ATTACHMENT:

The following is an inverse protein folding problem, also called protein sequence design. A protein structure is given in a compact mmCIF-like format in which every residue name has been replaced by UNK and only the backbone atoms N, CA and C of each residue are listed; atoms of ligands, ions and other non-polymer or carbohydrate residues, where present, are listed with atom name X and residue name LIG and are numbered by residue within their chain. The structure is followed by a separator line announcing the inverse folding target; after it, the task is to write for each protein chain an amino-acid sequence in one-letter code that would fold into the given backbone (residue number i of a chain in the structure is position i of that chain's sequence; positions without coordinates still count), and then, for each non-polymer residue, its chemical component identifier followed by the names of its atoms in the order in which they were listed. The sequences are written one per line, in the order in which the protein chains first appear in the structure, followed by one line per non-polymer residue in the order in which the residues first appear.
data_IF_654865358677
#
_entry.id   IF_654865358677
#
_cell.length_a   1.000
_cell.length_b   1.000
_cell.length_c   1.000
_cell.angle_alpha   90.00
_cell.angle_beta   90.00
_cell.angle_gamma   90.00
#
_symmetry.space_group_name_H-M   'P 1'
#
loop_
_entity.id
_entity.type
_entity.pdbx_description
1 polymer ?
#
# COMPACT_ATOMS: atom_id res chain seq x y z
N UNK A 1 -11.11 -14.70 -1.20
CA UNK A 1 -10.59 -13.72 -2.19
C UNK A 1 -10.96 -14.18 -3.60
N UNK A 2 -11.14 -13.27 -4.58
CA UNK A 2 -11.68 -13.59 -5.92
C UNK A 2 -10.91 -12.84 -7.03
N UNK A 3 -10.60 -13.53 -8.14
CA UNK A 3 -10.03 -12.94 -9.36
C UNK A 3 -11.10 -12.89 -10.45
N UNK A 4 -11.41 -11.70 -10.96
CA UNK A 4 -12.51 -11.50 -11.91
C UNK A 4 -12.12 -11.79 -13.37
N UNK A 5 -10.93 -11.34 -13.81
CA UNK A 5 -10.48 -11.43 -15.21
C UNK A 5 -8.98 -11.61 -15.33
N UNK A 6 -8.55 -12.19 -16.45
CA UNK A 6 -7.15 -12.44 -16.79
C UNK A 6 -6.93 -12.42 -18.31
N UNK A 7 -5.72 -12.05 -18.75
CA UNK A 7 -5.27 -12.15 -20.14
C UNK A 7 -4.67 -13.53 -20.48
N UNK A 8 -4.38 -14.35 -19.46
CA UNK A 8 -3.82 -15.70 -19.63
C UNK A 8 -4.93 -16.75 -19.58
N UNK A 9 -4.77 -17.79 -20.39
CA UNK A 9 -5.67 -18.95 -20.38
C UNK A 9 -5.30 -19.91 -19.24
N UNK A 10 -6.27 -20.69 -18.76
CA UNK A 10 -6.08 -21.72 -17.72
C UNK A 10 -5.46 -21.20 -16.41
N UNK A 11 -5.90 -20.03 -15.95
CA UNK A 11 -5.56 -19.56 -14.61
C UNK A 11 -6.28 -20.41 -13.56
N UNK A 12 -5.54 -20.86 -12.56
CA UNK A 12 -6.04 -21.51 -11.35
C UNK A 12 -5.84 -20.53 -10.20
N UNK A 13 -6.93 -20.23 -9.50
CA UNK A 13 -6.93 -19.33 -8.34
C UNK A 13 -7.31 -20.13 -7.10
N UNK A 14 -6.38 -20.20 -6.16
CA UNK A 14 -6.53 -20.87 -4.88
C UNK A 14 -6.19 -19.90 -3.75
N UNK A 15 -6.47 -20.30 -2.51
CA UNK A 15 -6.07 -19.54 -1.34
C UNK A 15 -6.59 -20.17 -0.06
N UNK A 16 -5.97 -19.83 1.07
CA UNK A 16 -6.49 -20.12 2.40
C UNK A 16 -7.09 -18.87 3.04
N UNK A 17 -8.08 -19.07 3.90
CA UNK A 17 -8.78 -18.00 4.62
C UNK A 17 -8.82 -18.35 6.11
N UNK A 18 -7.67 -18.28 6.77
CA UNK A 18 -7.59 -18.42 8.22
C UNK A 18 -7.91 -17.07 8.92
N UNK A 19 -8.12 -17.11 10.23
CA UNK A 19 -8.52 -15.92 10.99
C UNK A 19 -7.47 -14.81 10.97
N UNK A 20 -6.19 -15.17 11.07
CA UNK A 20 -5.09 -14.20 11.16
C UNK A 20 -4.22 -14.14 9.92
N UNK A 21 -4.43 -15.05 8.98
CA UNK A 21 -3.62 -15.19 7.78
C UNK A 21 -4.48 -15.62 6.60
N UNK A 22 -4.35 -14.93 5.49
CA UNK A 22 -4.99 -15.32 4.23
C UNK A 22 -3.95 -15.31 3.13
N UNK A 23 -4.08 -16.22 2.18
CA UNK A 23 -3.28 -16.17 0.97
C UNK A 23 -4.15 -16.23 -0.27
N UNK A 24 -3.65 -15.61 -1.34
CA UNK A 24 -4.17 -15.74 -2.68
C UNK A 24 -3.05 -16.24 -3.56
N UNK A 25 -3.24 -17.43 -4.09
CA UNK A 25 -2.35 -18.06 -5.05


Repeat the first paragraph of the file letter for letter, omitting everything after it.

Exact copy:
The following is an inverse protein folding problem, also called protein sequence design. A protein structure is given in a compact mmCIF-like format in which every residue name has been replaced by UNK and only the backbone atoms N, CA and C of each residue are listed; atoms of ligands, ions and other non-polymer or carbohydrate residues, where present, are listed with atom name X and residue name LIG and are numbered by residue within their chain. The structure is followed by a separator line announcing the inverse folding target; after it, the task is to write for each protein chain an amino-acid sequence in one-letter code that would fold into the given backbone (residue number i of a chain in the structure is position i of that chain's sequence; positions without coordinates still count), and then, for each non-polymer residue, its chemical component identifier followed by the names of its atoms in the order in which they were listed. The sequences are written one per line, in the order in which the protein chains first appear in the structure, followed by one line per non-polymer residue in the order in which the residues first appear.